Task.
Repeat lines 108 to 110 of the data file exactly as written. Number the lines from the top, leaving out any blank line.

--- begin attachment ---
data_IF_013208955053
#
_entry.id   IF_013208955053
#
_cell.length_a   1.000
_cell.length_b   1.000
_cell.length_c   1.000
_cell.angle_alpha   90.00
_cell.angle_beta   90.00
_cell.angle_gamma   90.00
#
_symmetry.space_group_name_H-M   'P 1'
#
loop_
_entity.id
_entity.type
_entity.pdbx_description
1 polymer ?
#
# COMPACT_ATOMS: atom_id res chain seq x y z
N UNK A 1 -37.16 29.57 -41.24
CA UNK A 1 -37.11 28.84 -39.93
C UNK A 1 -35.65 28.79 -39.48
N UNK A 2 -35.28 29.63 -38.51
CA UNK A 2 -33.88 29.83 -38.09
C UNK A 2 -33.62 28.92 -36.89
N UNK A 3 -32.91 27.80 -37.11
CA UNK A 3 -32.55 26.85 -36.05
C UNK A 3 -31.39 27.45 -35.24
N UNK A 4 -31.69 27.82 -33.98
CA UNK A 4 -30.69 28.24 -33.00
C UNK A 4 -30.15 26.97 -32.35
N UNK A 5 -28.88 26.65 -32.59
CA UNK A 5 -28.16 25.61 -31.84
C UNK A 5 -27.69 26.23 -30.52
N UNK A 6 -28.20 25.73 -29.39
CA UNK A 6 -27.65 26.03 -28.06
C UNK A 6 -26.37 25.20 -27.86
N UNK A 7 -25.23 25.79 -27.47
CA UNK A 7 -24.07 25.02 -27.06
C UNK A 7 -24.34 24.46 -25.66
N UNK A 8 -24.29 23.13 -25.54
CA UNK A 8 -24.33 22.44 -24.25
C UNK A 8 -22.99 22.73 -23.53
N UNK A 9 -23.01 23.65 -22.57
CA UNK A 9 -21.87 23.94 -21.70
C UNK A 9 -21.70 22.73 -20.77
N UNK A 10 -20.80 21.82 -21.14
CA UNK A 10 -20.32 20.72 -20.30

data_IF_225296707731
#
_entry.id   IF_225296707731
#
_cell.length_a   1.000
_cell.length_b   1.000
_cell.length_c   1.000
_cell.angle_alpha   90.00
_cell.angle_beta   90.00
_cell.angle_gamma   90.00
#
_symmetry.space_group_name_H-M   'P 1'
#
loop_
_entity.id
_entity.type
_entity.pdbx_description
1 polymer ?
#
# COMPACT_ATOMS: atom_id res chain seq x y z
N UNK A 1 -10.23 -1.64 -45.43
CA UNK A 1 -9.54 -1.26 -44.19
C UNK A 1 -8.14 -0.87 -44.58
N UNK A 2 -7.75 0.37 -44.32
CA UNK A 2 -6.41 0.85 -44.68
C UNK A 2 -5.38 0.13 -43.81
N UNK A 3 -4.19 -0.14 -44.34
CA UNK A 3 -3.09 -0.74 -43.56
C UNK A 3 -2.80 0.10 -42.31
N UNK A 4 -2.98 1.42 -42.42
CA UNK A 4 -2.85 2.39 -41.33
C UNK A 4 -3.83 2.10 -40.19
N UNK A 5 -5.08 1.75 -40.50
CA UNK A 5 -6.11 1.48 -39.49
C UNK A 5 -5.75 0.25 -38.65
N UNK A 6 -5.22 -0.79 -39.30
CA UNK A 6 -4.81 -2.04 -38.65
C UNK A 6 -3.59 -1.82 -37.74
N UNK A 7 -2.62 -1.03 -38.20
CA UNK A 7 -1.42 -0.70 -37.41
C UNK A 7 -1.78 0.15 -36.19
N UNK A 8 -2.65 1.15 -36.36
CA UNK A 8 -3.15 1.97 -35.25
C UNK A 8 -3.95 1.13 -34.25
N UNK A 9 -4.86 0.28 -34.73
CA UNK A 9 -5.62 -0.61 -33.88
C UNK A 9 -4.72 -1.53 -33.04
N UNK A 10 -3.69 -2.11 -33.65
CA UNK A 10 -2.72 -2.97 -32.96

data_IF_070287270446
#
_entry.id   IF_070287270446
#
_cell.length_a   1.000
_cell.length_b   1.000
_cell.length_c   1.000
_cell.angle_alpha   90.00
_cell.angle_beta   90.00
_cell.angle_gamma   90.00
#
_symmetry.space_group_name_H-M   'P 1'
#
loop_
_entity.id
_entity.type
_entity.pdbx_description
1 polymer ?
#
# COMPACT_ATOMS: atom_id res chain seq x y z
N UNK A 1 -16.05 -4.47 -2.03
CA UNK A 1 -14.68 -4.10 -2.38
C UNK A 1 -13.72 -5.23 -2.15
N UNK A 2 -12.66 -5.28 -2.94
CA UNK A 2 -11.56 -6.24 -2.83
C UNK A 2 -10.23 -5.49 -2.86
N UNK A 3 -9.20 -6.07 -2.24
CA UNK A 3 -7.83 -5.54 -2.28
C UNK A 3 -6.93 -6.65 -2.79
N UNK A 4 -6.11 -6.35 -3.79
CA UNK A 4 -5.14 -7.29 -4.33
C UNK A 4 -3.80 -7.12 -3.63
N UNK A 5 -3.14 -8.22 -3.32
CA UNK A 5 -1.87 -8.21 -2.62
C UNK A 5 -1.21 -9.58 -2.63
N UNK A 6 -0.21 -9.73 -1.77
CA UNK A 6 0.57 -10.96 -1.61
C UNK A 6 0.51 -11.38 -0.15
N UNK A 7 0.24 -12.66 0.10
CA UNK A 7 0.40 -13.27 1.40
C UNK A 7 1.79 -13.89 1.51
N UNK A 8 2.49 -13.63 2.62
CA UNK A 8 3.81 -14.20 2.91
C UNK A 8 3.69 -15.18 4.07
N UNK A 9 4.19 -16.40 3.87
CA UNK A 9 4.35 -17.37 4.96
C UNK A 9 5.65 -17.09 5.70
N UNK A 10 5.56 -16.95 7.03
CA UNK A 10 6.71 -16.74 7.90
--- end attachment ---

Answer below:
_cell.angle_gamma   90.00
#
_symmetry.space_group_name_H-M   'P 1'